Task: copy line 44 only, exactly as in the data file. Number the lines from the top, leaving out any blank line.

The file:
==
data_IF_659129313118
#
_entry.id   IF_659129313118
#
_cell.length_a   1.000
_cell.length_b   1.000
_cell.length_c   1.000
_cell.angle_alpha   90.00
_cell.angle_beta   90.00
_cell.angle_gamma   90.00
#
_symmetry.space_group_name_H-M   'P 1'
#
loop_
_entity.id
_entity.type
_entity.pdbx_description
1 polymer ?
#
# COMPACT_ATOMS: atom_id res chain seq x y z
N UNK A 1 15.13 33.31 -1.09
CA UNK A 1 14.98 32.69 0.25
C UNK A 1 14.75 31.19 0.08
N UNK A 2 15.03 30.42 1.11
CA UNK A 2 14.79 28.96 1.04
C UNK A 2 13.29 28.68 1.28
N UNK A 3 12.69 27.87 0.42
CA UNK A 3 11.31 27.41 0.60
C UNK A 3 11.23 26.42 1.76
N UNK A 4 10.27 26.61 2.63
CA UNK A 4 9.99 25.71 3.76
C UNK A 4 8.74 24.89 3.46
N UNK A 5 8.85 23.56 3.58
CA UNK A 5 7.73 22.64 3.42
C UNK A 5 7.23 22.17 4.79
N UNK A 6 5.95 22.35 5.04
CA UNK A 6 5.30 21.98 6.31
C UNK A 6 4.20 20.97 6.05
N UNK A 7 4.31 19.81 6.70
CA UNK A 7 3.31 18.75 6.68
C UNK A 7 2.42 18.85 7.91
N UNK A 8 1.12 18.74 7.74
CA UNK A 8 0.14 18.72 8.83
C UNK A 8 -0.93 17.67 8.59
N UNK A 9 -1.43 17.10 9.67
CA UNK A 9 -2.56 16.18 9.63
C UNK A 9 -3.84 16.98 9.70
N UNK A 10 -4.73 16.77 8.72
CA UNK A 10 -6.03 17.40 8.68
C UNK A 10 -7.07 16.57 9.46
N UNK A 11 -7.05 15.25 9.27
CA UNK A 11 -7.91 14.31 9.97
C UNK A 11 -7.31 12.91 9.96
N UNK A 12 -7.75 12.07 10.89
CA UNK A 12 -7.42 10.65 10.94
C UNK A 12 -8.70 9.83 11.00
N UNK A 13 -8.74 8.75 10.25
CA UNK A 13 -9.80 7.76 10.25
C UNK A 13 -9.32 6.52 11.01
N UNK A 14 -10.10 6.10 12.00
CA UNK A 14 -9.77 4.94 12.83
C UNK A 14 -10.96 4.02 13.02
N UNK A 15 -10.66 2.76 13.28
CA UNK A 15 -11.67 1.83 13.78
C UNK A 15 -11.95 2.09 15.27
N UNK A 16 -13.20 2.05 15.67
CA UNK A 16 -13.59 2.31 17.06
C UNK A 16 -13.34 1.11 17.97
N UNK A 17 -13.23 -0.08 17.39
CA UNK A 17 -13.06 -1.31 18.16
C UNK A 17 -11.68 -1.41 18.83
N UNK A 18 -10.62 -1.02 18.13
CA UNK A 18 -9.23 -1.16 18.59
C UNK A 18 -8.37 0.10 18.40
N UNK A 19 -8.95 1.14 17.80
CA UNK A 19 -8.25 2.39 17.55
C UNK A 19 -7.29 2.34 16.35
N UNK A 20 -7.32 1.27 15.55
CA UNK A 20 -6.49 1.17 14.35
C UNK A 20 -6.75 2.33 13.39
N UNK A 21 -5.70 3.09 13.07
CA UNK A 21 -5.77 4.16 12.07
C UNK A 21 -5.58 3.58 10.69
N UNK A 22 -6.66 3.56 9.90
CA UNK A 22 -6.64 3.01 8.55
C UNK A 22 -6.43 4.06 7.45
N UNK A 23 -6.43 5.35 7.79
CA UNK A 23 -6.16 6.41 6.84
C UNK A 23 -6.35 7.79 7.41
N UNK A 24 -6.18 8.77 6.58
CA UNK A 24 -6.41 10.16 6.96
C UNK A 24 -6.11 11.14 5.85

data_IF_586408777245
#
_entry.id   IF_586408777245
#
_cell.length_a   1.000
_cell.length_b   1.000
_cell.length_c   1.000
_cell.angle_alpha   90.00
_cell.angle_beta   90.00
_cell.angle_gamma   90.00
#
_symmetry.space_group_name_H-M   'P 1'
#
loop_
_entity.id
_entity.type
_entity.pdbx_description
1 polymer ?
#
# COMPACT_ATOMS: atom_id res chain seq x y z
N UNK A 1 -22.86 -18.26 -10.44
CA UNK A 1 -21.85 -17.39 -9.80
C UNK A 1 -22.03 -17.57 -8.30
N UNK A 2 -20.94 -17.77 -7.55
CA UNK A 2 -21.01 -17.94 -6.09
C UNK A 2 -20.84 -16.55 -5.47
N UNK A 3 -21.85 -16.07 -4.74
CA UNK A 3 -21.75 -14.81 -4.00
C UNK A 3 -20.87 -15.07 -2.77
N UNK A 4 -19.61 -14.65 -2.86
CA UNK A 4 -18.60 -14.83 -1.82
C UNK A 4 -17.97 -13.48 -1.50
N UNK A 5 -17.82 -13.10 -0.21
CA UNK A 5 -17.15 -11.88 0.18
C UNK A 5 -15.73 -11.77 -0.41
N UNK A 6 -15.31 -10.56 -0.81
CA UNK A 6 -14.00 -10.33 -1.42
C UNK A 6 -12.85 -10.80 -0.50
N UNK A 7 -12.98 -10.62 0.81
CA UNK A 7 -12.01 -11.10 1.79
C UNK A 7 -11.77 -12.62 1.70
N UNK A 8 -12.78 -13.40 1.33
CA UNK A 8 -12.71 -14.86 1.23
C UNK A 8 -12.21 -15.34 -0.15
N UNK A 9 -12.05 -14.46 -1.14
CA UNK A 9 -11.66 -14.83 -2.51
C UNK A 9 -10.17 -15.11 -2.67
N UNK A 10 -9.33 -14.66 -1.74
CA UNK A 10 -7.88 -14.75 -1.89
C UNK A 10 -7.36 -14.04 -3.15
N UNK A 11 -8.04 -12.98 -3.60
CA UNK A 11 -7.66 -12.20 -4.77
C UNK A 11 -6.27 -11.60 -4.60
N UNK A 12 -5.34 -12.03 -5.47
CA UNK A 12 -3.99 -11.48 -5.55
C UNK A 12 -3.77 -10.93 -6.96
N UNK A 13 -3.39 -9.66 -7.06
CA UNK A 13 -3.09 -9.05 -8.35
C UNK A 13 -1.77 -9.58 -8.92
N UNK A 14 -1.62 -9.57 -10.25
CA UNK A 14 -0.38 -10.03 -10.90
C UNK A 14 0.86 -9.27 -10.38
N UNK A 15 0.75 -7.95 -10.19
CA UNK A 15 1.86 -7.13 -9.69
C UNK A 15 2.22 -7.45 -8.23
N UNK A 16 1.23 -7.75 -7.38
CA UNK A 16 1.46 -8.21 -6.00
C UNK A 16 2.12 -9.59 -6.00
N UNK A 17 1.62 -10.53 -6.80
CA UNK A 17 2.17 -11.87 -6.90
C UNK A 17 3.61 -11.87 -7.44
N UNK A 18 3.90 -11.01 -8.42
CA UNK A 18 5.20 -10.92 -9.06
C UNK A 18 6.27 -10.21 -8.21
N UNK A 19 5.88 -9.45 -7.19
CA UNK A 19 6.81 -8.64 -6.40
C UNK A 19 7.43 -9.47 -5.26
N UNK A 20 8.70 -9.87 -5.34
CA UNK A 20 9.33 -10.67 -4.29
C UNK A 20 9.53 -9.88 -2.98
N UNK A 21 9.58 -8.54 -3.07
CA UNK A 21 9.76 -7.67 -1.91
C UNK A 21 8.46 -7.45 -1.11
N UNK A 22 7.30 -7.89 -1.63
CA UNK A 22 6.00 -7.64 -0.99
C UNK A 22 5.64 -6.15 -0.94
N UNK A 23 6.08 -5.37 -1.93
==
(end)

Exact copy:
C UNK A 8 -0.93 17.67 8.59